The Common Law
Moving Somewhere New? Your Lease Terms Are Important.
I'm thinking about signing a lease that requires monthly payments but does not say how long the lease is going to last. Is that a bad idea?
It depends. The arrangement you described would create what is known as a month-to-month periodic tenancy. This is a legal term that means that the lease will continue for one-month periods as long as neither you nor your landlord decides to terminate the agreement. Either you or your landlord can terminate the lease as long as proper notice is given. The proper notice necessary to terminate your potential lease would be one month, because you are creating a month-to-month arrangement. This might be good if you want the flexibility to end the lease after only renting the property for a short period of time. Alternatively, this is a bad arrangement if you hope to rent the property for a long period of time, because your landlord could terminate the lease with only one month's notice.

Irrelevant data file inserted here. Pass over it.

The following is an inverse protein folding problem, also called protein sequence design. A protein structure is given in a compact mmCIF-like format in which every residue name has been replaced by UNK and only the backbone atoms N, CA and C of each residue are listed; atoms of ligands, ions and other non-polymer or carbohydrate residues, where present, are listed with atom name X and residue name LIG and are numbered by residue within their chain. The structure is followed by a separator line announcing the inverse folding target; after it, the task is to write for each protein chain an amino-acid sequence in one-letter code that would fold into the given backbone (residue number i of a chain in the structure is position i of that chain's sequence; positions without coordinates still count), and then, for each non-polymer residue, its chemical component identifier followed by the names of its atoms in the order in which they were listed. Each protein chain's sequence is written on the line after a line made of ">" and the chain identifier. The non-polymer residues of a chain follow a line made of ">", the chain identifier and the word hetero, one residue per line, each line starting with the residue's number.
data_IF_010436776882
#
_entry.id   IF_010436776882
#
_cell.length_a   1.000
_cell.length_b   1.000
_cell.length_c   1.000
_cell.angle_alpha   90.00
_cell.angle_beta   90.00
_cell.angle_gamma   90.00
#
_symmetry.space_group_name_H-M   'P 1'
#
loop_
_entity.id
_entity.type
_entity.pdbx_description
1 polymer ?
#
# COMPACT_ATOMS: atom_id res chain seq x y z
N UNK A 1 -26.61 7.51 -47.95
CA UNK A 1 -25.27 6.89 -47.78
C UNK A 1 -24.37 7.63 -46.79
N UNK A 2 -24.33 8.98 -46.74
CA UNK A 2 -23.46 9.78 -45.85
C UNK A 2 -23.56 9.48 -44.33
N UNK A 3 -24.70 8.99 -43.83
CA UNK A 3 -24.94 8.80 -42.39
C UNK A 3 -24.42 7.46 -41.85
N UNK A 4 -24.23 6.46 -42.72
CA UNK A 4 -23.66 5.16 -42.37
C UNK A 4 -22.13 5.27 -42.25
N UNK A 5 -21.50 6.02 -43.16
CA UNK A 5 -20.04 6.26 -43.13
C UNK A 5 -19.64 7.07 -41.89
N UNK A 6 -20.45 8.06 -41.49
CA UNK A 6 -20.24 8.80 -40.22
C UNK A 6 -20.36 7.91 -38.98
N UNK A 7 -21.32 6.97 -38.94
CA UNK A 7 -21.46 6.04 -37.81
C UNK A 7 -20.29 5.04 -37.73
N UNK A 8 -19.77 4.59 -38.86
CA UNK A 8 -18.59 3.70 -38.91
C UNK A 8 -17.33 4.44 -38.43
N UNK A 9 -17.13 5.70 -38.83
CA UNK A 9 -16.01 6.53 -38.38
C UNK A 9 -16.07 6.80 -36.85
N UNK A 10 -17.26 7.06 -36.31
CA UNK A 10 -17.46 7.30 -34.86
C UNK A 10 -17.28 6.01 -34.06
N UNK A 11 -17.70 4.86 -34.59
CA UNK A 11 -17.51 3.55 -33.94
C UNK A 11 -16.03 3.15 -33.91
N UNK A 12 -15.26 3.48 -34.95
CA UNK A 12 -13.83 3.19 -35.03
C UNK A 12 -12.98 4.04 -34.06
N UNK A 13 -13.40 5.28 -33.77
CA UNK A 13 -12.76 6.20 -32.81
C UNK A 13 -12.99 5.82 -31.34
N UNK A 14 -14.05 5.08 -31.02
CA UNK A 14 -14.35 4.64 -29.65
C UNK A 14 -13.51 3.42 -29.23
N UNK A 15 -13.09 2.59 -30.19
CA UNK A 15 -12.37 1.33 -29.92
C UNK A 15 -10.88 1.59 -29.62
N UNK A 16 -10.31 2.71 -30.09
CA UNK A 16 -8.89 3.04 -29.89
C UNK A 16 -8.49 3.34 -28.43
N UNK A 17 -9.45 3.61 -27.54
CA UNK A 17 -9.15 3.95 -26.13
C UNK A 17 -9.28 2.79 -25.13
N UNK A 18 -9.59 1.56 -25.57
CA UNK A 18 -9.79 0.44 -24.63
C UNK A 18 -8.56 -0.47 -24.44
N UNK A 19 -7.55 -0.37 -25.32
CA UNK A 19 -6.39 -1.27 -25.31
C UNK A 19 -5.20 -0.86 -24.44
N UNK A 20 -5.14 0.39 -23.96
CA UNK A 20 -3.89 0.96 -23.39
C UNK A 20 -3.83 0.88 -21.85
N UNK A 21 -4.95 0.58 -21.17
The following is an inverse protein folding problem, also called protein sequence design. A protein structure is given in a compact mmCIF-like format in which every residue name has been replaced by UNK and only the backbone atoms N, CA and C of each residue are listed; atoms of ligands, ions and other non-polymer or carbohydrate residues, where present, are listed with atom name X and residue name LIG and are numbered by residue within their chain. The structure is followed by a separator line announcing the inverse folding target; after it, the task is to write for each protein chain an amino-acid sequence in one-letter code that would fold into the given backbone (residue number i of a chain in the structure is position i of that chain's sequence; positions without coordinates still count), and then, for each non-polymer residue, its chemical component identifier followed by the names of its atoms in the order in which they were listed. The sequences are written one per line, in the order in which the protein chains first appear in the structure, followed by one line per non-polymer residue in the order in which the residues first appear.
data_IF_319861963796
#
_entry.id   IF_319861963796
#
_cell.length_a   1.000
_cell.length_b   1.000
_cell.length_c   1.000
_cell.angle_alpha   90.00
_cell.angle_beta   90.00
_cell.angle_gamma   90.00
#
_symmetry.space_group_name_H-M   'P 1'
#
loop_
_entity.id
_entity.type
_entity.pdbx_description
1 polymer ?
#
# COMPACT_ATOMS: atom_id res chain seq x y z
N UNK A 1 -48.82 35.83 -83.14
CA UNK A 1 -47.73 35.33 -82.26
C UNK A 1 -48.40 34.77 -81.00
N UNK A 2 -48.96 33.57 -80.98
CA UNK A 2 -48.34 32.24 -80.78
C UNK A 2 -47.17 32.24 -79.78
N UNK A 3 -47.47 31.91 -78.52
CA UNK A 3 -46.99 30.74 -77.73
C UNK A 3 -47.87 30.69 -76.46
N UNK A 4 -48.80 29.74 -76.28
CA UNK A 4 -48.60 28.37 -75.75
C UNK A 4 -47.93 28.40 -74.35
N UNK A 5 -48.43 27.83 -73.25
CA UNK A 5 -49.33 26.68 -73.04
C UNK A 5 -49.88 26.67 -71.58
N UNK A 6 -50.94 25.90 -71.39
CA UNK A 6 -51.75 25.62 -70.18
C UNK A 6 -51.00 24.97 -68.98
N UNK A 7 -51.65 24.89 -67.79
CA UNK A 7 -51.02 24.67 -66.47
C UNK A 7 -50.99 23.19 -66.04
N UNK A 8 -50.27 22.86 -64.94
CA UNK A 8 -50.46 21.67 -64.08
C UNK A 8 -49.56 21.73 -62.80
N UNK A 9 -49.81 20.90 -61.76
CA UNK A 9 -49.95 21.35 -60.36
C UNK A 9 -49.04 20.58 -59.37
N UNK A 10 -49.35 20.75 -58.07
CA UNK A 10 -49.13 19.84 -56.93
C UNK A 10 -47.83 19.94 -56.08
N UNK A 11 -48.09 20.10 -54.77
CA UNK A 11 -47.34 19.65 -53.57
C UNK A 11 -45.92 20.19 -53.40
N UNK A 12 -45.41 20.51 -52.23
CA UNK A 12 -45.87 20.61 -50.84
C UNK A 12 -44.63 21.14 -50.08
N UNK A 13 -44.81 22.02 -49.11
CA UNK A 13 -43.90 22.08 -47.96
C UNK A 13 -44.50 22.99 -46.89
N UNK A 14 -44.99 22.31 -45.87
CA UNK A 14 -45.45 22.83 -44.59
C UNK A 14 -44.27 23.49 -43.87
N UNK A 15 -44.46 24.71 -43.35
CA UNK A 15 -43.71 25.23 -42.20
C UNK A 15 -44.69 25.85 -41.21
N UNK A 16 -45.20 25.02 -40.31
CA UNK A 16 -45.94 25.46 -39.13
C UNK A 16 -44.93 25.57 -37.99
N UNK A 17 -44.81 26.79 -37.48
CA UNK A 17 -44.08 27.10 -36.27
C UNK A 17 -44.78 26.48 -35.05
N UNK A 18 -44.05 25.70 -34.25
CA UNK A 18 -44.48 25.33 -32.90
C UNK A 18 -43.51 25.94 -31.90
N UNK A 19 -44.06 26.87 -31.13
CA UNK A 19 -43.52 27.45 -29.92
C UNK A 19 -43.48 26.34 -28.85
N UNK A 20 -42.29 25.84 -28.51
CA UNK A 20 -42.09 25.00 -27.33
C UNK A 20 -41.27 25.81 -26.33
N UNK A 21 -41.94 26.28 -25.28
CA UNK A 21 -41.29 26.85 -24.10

I'm going to rent from my friend's friend. She has never used a lease in the past and doesn't want to use one with me. Is that OK?
The landlord wants to create an oral lease. Oral leases are enforceable as long as they are for 12 months or less. The problem that oral leases create, however, is proving the terms of the lease agreement if a dispute arises between the landlord and the tenant. Many contested situations come down to one person's word against the other's. Generally, if landlords are making legitimate promises, then they should not have any reservations about putting these assurances in writing. Remember that a well-written lease can protect your rights, as well as the landlord's.
Please submit column suggestions, questions, and comments to firstname.lastname@example.org. Submission of potential topics does not create an attorney-client relationship, and any information submitted is subject to being included in future columns.
Marrs, Ellis & Hodge LLP, www.jmehlaw.com.
The material in this column is for informational purposes only. It does not constitute, nor is it a substitute for, legal advice. For advice on your specific facts and circumstances, consult a licensed attorney. You may wish to contact the Lawyer Referral Service of Central Texas, a non-profit public service of the Austin Bar Association, at 512-472-8303 or www.austinlrs.com.